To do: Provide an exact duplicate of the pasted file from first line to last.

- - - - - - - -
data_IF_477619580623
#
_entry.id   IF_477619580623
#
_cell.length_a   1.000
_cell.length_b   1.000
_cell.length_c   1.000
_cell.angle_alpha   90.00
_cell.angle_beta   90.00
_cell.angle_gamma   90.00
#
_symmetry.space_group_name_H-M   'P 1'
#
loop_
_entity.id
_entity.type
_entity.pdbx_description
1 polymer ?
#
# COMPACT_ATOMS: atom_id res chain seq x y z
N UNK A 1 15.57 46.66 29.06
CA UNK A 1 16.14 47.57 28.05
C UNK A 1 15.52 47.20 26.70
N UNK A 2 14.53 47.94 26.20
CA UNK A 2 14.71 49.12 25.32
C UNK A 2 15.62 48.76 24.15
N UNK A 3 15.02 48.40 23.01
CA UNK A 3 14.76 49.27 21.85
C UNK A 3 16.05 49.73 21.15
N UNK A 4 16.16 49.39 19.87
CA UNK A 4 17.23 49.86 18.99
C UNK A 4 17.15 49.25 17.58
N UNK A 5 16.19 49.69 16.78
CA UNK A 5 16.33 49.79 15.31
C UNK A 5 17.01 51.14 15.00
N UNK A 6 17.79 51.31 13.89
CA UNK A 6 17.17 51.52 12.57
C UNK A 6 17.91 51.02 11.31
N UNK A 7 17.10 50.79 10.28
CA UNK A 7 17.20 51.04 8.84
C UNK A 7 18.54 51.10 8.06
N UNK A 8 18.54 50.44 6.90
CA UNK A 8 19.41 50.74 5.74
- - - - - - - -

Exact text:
data_IF_477619580623
#
_entry.id   IF_477619580623
#
_cell.length_a   1.000
_cell.length_b   1.000
_cell.length_c   1.000
_cell.angle_alpha   90.00
_cell.angle_beta   90.00
_cell.angle_gamma   90.00
#
_symmetry.space_group_name_H-M   'P 1'
#
loop_
_entity.id
_entity.type
_entity.pdbx_description
1 polymer ?
#
# COMPACT_ATOMS: atom_id res chain seq x y z
N UNK A 1 15.57 46.66 29.06
CA UNK A 1 16.14 47.57 28.05
C UNK A 1 15.52 47.20 26.70
N UNK A 2 14.53 47.94 26.20
CA UNK A 2 14.71 49.12 25.32
C UNK A 2 15.62 48.76 24.15
N UNK A 3 15.02 48.40 23.01
CA UNK A 3 14.76 49.27 21.85
C UNK A 3 16.05 49.73 21.15
N UNK A 4 16.16 49.39 19.87
CA UNK A 4 17.23 49.86 18.99
C UNK A 4 17.15 49.25 17.58
N UNK A 5 16.19 49.69 16.78
CA UNK A 5 16.33 49.79 15.31
C UNK A 5 17.01 51.14 15.00
N UNK A 6 17.79 51.31 13.89
CA UNK A 6 17.17 51.52 12.57
C UNK A 6 17.91 51.02 11.31
N UNK A 7 17.10 50.79 10.28
CA UNK A 7 17.20 51.04 8.84
C UNK A 7 18.54 51.10 8.06
N UNK A 8 18.54 50.44 6.90
CA UNK A 8 19.41 50.74 5.74